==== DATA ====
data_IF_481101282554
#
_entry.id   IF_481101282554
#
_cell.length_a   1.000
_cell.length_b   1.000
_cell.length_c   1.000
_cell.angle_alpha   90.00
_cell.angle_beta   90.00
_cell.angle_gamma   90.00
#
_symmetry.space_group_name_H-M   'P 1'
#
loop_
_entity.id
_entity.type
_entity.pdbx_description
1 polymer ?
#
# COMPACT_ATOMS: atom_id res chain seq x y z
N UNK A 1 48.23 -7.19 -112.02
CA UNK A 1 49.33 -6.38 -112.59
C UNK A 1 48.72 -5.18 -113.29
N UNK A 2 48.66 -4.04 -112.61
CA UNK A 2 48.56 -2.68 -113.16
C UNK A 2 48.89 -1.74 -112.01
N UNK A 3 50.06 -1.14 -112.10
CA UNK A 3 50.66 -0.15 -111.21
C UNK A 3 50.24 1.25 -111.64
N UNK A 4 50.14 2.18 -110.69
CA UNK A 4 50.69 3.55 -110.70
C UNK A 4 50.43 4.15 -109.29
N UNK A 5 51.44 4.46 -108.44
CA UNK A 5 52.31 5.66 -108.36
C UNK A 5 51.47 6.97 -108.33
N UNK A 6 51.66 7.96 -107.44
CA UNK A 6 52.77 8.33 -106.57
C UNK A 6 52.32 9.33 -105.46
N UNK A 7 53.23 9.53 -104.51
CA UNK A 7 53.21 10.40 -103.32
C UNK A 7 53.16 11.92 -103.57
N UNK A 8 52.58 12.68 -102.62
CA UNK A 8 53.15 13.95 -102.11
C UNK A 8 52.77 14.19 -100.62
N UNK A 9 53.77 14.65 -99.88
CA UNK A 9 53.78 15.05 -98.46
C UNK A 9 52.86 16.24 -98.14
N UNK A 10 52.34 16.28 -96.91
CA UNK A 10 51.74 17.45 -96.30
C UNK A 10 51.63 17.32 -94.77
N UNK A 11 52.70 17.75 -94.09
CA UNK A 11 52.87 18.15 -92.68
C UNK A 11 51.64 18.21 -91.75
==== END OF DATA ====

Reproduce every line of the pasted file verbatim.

data_IF_481101282554
#
_entry.id   IF_481101282554
#
_cell.length_a   1.000
_cell.length_b   1.000
_cell.length_c   1.000
_cell.angle_alpha   90.00
_cell.angle_beta   90.00
_cell.angle_gamma   90.00
#
_symmetry.space_group_name_H-M   'P 1'
#
loop_
_entity.id
_entity.type
_entity.pdbx_description
1 polymer ?
#
# COMPACT_ATOMS: atom_id res chain seq x y z
N UNK A 1 48.23 -7.19 -112.02
CA UNK A 1 49.33 -6.38 -112.59
C UNK A 1 48.72 -5.18 -113.29
N UNK A 2 48.66 -4.04 -112.61
CA UNK A 2 48.56 -2.68 -113.16
C UNK A 2 48.89 -1.74 -112.01
N UNK A 3 50.06 -1.14 -112.10
CA UNK A 3 50.66 -0.15 -111.21
C UNK A 3 50.24 1.25 -111.64
N UNK A 4 50.14 2.18 -110.69
CA UNK A 4 50.69 3.55 -110.70
C UNK A 4 50.43 4.15 -109.29
N UNK A 5 51.44 4.46 -108.44
CA UNK A 5 52.31 5.66 -108.36
C UNK A 5 51.47 6.97 -108.33
N UNK A 6 51.66 7.96 -107.44
CA UNK A 6 52.77 8.33 -106.57
C UNK A 6 52.32 9.33 -105.46
N UNK A 7 53.23 9.53 -104.51
CA UNK A 7 53.21 10.40 -103.32
C UNK A 7 53.16 11.92 -103.57
N UNK A 8 52.58 12.68 -102.62
CA UNK A 8 53.15 13.95 -102.11
C UNK A 8 52.77 14.19 -100.62
N UNK A 9 53.77 14.65 -99.88
CA UNK A 9 53.78 15.05 -98.46
C UNK A 9 52.86 16.24 -98.14
N UNK A 10 52.34 16.28 -96.91
CA UNK A 10 51.74 17.45 -96.30
C UNK A 10 51.63 17.32 -94.77
N UNK A 11 52.70 17.75 -94.09
CA UNK A 11 52.87 18.15 -92.68
C UNK A 11 51.64 18.21 -91.75